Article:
Like Van Gogh, Ensor reacted against late-19th-century materialism with an intensely lonely, quasi-mystical fervour. His particular mix of pessimism and exuberance is rooted in the Flemish primitivism of Bosch and Brueghel, and found its greatest expression in his 1888 masterpiece “Christ’s Entry into Brussels, 1889”, a 14-ft canvas that is now at Los Angeles’ Getty Center and sadly not lent for this show.
In wild patches of glittery colour smeared on with knives, spatulas, both ends of a paintbrush, it depicts Christ – a self-portrait – riding a donkey into the Belgian capital at a carnival parade, preceded by a brass band, surrounded by political banners and ignored or sneered at by a mindless mob of buffoons, caricatures, masked revellers, a skeleton in a top hat, a social reformer dressed as a bishop, all swelling towards the viewer.
This furious drumbeat for modern art, a shrill cry from an isolated artist ahead of his times, was not exhibited for decades. Instead it hung on a bright pink wall surrounded by masks in the artist’s apartment – Suzanne van Damme’s 1925 “Portrait of James
Ensor in his studio” shows how claustrophobically it hemmed in everything else – until 1929, when Ensor had a retrospective in Brussels and made the colour sketch copy of the painting on show here.
Less raw and powerful than the original, this nevertheless conveys both his cynical view of herd-like humanity en masse – he loathed Ostend’s holidaymakers – and the stagy compositional unity with which he holds together the ordinary and the supernatural. That points, of course, straight to surrealism, and this show has a fine range of lurid grotesques by Magritte, Delvaux, Dalí – “Mozart’s Angel”, on the inside of a grand piano lid – and others.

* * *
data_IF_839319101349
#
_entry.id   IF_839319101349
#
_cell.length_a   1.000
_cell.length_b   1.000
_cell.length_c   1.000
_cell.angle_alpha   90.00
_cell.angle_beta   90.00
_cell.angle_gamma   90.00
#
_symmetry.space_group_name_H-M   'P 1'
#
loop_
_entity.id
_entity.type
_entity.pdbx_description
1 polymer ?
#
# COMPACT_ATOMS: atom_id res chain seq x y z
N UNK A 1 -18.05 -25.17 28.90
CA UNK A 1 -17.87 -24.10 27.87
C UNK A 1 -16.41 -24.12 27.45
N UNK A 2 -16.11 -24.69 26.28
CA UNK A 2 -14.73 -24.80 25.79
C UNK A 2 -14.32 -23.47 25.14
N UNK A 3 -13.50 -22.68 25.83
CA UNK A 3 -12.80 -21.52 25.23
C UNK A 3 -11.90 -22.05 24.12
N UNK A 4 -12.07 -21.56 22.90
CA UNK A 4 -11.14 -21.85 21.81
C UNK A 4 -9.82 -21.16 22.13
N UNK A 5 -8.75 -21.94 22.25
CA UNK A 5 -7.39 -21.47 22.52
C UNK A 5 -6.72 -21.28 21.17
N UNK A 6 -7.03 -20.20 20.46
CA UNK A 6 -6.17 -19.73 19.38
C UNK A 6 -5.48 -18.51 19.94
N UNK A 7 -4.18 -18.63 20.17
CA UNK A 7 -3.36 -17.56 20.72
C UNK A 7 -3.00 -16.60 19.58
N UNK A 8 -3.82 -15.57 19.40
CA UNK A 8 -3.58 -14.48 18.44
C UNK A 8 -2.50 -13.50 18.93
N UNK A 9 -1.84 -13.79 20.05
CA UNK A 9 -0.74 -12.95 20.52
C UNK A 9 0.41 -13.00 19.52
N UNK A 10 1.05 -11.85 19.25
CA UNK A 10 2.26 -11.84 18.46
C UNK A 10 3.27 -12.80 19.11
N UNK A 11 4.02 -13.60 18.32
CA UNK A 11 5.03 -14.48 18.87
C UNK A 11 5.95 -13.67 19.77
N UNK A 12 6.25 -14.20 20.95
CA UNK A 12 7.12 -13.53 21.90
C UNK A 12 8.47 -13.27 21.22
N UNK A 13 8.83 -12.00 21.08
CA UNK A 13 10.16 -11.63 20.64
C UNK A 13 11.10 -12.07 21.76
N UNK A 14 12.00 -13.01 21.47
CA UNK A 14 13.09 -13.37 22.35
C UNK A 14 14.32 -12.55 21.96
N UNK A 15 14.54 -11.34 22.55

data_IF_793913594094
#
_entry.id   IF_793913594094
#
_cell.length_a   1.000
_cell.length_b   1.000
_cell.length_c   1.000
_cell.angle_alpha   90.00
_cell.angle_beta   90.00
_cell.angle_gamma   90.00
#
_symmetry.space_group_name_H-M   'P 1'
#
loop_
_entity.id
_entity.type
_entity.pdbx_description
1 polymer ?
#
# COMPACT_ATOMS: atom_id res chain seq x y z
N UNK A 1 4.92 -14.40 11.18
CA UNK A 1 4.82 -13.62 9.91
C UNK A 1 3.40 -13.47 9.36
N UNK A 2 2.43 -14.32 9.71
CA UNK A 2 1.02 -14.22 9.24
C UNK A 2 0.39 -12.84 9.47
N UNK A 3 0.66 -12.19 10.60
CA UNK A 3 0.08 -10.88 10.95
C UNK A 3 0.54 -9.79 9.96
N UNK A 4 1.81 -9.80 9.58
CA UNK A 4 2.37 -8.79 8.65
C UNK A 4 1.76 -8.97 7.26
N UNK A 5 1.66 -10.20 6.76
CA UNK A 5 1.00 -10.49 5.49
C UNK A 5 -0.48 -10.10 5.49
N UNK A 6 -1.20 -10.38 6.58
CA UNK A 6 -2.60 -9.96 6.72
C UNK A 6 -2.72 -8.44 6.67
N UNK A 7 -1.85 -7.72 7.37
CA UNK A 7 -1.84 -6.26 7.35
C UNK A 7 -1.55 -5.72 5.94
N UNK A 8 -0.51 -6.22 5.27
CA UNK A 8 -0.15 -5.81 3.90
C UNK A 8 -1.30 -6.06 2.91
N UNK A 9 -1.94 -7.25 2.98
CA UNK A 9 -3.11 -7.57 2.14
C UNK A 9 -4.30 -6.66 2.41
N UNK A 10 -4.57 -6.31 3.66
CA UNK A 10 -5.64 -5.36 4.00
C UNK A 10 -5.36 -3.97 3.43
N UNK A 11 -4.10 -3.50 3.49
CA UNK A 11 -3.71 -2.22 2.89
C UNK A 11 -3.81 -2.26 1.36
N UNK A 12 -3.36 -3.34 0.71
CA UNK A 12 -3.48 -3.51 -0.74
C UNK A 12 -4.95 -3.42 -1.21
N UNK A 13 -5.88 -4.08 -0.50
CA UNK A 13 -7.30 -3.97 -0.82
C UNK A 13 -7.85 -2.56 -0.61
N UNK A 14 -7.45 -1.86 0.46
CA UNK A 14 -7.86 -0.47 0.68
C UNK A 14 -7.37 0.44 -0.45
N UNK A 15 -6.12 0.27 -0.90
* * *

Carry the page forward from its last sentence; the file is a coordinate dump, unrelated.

The kinetic sculptor Jean Tinguely’s 1988 installation of hats, masks and helmets sticking like impaled heads on metal rods, “L’Avant-Garde”, is a surprise highlight, as are works showing the continuing influence of Ensor on the Cobra artists: Asger Jorn’s unnerving interior with dot-to-dot black cat, red-lipped clock face and mask-like hanged man in “Ainsi on s’ensor” (1962), Pierre Alechinsky’s swirling impasto wonderland in “Alice’s Grows” (1961) and “Dulle Griet au bal du rat mort” (1996).
Like many visionaries, Ensor became a spent force as his rage diminished. There exists some moving film footage, not shown here, of the elderly, white-haired artist strolling along Ostend’s empty beaches in the 1940s: distinguished by now, but still out of his time. This exhibition shows instead his late self-portrait, “Me, my colour and my attributes”: the painter with twiddly beard and bow-tie beaming like a demigod beneath a streaming yellow canopy framed by seashells.
Worse than self-parody, this picture is suicidally displayed not far from a late Picasso whose presence here, among a sea of third-rate Belgian postwar painters in the closing rooms, makes no sense at all, other than to insist by the contrast that Ensor remained at the last a local artist.
I don’t think he was: at the Getty, by contrast, “Christ’s Entry into Brussels” towers over everything else and is regarded as an important painting heralding European modernism. But in the catalogue here a photograph shows the work displayed up the Belgian coast at Knokke casino in 1951, with girls in New Deal dresses dancing to a jazz band in front of it. Local or mainstream, eccentric or inspirational, offbeat or pioneering?
Ensor’s entry into art history is just beginning to be taken seriously, and this show is a fascinating staging post.
‘Ensor and the Avant-gardes by the Sea’ is at PMMK Museum of Modern Art, Ostend, until February 25.